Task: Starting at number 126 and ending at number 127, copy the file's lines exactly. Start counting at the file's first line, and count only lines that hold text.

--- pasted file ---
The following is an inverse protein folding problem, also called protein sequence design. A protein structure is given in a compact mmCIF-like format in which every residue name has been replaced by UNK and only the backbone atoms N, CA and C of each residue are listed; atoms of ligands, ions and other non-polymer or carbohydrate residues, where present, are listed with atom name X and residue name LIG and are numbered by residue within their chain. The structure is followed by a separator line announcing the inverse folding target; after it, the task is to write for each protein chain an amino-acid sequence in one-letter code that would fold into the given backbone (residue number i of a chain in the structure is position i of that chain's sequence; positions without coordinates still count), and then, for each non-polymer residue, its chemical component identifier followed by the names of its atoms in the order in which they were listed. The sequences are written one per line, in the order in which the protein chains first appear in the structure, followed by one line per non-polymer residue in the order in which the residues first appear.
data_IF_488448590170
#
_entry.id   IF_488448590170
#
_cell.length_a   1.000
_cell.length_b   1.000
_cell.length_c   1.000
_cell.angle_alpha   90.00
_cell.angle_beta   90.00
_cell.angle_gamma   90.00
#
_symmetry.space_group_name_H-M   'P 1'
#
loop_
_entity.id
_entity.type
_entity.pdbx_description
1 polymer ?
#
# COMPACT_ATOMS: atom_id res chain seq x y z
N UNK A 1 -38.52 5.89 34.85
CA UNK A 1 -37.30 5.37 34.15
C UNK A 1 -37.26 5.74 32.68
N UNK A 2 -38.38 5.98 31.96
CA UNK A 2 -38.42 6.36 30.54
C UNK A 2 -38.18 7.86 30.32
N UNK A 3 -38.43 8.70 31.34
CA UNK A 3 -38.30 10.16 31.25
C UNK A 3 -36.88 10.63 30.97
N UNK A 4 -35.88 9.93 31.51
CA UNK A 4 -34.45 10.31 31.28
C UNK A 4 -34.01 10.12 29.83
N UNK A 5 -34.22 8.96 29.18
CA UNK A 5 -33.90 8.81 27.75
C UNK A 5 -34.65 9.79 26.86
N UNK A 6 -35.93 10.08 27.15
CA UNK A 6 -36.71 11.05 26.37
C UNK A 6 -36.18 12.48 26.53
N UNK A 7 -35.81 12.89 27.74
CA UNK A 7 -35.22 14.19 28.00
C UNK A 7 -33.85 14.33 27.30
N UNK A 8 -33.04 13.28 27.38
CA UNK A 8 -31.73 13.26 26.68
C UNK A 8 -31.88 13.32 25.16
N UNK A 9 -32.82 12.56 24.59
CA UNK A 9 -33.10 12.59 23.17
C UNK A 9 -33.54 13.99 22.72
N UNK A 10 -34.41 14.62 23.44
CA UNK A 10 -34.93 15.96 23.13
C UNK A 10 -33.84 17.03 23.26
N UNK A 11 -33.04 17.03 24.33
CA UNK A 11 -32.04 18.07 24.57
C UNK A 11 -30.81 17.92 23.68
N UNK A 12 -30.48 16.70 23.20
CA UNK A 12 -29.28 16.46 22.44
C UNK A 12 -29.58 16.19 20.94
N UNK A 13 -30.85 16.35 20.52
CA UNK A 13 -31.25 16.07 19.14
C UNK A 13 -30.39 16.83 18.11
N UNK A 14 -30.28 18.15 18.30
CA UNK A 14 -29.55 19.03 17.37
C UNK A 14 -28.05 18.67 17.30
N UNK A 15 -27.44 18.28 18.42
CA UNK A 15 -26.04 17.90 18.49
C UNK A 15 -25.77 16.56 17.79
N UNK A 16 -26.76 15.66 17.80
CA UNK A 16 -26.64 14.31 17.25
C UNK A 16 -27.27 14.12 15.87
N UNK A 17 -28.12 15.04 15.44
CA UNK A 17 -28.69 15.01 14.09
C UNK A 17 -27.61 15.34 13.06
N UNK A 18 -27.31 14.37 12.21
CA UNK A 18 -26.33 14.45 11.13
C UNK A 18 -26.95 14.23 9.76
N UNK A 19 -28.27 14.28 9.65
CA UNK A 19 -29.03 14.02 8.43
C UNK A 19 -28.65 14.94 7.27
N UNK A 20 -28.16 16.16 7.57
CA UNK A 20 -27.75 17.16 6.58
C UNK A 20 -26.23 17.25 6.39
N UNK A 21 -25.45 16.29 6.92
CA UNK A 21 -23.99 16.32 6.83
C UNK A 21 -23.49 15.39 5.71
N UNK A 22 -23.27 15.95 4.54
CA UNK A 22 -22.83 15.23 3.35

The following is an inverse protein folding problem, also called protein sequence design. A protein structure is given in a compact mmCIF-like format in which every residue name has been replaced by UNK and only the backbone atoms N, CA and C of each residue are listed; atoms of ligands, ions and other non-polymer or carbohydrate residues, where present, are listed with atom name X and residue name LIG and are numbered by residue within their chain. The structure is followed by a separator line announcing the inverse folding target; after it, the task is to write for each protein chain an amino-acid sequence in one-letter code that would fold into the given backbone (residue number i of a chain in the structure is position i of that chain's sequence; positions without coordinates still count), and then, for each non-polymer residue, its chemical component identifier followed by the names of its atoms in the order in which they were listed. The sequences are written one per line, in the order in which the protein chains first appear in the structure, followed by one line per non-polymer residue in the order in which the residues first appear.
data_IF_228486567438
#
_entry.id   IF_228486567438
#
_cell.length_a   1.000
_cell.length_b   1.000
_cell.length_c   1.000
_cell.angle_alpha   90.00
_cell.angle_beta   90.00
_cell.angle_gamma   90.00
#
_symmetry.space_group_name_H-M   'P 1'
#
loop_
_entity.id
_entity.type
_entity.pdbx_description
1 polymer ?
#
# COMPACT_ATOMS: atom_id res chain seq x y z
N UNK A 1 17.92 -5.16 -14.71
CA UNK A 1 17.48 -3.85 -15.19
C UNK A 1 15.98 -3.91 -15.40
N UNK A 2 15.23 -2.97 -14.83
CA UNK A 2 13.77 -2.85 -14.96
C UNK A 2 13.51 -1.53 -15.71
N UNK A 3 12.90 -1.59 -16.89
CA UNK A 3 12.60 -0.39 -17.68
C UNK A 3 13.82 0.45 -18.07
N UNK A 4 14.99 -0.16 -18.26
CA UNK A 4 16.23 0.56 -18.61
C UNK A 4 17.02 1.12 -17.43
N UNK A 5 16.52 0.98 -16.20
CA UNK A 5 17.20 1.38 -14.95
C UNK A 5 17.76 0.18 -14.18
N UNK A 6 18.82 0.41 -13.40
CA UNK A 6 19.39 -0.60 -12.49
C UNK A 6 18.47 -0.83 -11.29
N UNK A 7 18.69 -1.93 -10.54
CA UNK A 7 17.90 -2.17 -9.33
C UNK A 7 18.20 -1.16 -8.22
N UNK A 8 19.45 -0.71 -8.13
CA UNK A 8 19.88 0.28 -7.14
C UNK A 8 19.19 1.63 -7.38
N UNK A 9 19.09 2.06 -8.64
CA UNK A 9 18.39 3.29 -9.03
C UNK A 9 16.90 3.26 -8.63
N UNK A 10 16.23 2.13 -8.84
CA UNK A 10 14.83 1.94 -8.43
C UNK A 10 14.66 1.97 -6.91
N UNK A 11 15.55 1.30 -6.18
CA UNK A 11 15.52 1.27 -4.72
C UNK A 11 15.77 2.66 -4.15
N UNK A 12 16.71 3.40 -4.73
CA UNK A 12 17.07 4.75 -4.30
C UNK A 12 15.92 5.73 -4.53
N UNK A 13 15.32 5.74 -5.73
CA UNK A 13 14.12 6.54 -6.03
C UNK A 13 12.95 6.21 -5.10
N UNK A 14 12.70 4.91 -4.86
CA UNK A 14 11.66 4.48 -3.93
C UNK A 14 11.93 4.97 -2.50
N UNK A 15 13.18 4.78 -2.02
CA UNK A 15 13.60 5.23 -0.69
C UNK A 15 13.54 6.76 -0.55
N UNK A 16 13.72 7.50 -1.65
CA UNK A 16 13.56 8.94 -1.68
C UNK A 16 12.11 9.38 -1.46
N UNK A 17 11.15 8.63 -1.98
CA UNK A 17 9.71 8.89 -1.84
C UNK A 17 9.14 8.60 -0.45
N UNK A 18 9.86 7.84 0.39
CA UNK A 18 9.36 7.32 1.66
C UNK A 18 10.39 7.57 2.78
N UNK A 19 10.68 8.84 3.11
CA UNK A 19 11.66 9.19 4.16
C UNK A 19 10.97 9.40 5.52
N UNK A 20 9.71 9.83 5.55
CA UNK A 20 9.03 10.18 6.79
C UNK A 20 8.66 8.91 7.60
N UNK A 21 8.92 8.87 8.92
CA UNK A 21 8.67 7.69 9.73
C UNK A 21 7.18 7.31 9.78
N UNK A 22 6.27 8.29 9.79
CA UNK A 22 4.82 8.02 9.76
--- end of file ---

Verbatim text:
N UNK A 7 18.69 -1.93 -10.54
CA UNK A 7 17.90 -2.17 -9.33